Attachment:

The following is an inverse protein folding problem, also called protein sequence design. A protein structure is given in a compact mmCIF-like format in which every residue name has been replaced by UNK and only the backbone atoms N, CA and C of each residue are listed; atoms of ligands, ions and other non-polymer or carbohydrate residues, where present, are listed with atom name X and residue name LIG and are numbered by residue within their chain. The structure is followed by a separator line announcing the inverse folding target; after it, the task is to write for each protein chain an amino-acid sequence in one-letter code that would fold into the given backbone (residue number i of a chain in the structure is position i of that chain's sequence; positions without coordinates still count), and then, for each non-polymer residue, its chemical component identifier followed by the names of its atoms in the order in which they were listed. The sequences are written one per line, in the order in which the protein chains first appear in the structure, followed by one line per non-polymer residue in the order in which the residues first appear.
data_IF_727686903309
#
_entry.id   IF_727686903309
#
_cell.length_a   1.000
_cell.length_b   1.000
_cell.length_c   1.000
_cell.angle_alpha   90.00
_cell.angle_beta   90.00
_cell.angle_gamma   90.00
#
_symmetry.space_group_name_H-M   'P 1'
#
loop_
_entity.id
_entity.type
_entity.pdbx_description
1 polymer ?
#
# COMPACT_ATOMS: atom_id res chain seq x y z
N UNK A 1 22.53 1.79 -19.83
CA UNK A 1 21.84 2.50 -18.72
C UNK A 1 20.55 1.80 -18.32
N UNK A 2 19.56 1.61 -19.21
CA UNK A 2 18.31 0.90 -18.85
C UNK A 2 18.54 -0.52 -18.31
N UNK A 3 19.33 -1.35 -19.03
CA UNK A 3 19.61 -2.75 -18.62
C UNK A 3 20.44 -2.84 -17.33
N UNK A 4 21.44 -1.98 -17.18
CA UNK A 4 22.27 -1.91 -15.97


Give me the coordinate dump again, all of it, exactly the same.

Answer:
The following is an inverse protein folding problem, also called protein sequence design. A protein structure is given in a compact mmCIF-like format in which every residue name has been replaced by UNK and only the backbone atoms N, CA and C of each residue are listed; atoms of ligands, ions and other non-polymer or carbohydrate residues, where present, are listed with atom name X and residue name LIG and are numbered by residue within their chain. The structure is followed by a separator line announcing the inverse folding target; after it, the task is to write for each protein chain an amino-acid sequence in one-letter code that would fold into the given backbone (residue number i of a chain in the structure is position i of that chain's sequence; positions without coordinates still count), and then, for each non-polymer residue, its chemical component identifier followed by the names of its atoms in the order in which they were listed. The sequences are written one per line, in the order in which the protein chains first appear in the structure, followed by one line per non-polymer residue in the order in which the residues first appear.
data_IF_727686903309
#
_entry.id   IF_727686903309
#
_cell.length_a   1.000
_cell.length_b   1.000
_cell.length_c   1.000
_cell.angle_alpha   90.00
_cell.angle_beta   90.00
_cell.angle_gamma   90.00
#
_symmetry.space_group_name_H-M   'P 1'
#
loop_
_entity.id
_entity.type
_entity.pdbx_description
1 polymer ?
#
# COMPACT_ATOMS: atom_id res chain seq x y z
N UNK A 1 22.53 1.79 -19.83
CA UNK A 1 21.84 2.50 -18.72
C UNK A 1 20.55 1.80 -18.32
N UNK A 2 19.56 1.61 -19.21
CA UNK A 2 18.31 0.90 -18.85
C UNK A 2 18.54 -0.52 -18.31
N UNK A 3 19.33 -1.35 -19.03
CA UNK A 3 19.61 -2.75 -18.62
C UNK A 3 20.44 -2.84 -17.33
N UNK A 4 21.44 -1.98 -17.18
CA UNK A 4 22.27 -1.91 -15.97